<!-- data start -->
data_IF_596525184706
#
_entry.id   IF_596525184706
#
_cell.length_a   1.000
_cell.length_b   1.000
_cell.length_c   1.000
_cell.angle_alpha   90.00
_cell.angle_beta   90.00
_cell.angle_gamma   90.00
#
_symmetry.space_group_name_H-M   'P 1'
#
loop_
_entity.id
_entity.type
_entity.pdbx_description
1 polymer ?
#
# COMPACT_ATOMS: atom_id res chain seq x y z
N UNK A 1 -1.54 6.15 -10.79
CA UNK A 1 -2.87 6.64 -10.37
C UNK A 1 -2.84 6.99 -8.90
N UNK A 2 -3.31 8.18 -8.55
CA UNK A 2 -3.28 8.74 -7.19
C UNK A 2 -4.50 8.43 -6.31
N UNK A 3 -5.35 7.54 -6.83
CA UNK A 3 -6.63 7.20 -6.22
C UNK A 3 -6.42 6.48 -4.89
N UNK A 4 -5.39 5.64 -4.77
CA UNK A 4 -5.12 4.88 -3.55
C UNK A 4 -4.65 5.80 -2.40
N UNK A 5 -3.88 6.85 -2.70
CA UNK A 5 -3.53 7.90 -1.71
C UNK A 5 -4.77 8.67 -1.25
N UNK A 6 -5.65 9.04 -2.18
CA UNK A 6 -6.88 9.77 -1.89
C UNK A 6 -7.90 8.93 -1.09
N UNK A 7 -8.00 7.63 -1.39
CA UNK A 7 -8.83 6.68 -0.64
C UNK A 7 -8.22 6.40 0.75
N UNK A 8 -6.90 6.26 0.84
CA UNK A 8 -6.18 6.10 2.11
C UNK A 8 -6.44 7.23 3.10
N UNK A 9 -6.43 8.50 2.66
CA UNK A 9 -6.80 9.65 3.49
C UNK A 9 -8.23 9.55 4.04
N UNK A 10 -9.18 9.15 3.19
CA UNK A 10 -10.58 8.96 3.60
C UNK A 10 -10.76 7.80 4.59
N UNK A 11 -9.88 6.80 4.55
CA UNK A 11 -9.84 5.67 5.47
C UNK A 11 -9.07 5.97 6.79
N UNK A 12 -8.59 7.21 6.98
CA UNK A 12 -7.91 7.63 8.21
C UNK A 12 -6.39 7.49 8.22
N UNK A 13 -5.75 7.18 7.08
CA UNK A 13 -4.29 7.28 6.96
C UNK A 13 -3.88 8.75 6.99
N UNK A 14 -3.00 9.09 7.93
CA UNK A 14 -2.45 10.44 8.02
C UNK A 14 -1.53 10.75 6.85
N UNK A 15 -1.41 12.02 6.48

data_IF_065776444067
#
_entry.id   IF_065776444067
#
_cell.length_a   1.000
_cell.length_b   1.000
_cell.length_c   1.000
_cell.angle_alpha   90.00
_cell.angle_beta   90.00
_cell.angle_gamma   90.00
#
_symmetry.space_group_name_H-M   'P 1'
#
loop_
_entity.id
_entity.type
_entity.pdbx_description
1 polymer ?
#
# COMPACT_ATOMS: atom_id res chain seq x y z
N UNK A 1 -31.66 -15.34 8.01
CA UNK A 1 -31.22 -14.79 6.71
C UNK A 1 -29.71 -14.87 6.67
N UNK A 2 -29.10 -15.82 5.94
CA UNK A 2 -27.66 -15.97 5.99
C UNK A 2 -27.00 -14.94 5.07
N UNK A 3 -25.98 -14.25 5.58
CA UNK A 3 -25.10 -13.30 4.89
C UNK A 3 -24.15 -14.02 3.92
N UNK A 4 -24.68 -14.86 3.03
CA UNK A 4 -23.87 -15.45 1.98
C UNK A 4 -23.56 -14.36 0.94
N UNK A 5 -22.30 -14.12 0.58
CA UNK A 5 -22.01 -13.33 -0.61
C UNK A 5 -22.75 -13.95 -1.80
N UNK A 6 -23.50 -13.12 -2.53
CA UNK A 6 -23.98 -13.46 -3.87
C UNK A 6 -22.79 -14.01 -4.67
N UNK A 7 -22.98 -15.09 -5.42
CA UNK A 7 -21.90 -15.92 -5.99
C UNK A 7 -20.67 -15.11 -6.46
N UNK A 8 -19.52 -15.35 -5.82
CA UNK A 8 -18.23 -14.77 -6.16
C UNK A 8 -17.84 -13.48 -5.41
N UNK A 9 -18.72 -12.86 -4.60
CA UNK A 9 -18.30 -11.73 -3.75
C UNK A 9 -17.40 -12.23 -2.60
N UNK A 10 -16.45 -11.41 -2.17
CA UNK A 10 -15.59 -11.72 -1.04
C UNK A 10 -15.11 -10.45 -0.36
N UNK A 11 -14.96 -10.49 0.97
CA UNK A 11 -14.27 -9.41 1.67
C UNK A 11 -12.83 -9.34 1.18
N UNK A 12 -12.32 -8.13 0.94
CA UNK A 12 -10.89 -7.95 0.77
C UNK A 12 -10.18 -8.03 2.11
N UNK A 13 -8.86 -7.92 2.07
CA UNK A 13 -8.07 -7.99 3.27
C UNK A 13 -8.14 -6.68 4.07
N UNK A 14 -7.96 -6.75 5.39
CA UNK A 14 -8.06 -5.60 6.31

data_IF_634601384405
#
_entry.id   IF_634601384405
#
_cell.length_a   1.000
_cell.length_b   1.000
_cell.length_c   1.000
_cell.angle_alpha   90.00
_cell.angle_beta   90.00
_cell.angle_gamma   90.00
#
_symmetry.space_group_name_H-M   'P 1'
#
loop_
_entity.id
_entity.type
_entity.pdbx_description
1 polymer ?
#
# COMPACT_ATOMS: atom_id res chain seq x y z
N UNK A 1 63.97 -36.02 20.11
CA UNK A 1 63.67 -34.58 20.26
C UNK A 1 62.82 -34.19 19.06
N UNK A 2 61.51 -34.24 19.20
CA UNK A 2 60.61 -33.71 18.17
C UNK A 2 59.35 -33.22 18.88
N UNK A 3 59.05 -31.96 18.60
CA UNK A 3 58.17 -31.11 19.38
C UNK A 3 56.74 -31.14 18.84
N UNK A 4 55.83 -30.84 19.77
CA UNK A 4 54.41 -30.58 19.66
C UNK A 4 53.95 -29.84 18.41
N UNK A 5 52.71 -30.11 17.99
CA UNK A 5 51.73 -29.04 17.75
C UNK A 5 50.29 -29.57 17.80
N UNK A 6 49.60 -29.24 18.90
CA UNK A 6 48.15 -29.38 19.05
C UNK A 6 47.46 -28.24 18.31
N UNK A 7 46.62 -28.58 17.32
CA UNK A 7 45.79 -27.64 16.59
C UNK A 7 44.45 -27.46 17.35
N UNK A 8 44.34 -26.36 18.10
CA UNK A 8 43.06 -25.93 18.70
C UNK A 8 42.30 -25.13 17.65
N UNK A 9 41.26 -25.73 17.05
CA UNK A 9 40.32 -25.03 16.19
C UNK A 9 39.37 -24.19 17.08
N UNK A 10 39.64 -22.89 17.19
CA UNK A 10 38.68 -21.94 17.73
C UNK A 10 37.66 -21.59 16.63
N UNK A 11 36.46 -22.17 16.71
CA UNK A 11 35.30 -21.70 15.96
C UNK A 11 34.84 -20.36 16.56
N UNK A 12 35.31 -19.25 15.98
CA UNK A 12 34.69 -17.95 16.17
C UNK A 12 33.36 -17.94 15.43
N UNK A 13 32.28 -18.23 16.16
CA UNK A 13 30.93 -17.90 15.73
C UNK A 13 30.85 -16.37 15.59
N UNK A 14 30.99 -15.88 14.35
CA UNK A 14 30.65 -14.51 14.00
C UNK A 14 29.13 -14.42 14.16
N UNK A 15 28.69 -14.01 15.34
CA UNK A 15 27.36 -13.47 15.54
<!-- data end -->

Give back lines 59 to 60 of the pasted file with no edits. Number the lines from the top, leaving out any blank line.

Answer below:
C UNK A 13 -3.88 8.75 6.99
N UNK A 14 -3.00 9.09 7.93